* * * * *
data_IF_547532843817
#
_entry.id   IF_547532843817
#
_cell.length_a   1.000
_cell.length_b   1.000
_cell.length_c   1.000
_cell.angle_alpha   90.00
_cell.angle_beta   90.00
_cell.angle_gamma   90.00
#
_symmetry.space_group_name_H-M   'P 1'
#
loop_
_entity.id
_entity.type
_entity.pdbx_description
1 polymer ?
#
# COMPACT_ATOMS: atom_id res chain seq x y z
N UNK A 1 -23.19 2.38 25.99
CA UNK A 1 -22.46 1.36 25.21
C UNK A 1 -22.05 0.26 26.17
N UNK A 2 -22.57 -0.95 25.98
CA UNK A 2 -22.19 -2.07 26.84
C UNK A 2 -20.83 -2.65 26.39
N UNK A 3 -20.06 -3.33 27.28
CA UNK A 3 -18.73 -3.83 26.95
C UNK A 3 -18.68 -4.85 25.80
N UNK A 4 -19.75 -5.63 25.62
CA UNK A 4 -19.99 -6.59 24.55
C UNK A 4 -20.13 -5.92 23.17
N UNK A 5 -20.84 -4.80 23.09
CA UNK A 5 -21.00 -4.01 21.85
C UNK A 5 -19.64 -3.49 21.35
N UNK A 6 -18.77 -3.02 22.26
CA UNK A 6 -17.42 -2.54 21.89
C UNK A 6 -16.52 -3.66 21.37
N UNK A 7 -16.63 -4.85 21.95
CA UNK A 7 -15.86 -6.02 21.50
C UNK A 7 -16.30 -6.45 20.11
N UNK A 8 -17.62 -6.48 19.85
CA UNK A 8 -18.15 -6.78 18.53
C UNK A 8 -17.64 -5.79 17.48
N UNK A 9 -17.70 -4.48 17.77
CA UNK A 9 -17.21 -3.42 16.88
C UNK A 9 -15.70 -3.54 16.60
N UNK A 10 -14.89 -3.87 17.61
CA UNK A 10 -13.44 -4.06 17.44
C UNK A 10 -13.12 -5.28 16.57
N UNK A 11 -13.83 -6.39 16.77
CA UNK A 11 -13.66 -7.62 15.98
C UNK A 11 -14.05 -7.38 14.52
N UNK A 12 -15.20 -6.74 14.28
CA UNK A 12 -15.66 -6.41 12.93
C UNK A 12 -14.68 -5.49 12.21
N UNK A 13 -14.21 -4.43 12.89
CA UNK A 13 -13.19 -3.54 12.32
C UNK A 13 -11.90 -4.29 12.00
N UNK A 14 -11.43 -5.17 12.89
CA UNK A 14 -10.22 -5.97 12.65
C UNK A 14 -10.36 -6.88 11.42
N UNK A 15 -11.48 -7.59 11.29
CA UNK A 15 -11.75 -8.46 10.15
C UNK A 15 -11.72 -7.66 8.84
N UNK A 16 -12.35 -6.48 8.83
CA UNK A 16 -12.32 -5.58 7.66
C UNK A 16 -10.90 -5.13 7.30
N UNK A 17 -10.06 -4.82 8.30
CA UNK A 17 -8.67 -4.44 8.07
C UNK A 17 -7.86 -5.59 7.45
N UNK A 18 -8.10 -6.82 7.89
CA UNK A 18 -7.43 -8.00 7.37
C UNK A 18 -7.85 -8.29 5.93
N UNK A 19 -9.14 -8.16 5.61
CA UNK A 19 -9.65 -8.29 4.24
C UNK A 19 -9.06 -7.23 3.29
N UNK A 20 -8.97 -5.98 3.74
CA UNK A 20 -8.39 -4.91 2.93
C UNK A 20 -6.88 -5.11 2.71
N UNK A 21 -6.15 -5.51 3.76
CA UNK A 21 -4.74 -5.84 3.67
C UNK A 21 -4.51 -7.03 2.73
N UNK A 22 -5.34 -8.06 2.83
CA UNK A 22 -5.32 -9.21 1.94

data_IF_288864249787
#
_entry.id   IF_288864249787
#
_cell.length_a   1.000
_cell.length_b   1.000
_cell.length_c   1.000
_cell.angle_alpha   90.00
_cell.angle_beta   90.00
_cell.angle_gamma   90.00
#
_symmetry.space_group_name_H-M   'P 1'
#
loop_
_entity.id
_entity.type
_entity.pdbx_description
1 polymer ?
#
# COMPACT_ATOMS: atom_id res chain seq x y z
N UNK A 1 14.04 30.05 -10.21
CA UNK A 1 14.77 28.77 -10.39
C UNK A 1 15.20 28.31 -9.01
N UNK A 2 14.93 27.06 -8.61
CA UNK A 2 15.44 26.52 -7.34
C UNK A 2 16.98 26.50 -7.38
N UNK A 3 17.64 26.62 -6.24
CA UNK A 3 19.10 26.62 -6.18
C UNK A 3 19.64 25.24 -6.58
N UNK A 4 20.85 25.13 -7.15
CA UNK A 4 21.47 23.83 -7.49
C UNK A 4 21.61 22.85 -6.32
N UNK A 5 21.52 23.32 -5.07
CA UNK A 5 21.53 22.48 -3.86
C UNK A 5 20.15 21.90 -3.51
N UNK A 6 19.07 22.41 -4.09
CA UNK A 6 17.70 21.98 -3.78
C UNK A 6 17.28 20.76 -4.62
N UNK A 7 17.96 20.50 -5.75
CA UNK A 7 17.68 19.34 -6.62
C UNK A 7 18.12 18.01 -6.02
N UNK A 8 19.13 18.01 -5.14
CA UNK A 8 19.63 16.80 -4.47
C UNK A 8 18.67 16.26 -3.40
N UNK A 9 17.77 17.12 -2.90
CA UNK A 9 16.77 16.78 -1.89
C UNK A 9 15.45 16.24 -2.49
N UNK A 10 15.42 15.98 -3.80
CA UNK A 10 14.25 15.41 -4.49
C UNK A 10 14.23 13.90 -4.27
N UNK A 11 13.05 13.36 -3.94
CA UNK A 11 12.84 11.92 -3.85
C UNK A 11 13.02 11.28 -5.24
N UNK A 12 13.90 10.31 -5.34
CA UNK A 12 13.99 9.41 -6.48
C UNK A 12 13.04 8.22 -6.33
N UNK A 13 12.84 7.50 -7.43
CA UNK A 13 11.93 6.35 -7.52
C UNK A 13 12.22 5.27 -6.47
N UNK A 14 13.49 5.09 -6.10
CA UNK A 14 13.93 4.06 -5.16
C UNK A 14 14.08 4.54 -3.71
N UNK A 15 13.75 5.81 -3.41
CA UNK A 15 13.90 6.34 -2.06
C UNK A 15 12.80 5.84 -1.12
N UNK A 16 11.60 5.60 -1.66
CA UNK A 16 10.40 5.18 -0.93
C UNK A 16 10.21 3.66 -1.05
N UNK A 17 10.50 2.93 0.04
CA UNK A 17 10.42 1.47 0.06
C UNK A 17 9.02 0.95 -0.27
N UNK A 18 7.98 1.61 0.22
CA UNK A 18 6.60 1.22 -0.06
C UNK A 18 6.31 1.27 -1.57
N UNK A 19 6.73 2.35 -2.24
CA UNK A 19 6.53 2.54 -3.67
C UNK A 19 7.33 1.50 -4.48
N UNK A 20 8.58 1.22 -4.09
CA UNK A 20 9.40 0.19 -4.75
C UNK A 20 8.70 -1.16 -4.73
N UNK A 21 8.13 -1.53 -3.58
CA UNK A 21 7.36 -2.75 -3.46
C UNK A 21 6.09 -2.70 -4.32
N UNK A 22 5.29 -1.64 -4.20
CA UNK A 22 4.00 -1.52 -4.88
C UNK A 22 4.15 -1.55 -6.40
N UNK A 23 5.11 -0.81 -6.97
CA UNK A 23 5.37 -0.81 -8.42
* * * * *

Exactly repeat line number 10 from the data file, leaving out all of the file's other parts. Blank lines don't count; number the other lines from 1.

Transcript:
_cell.angle_gamma   90.00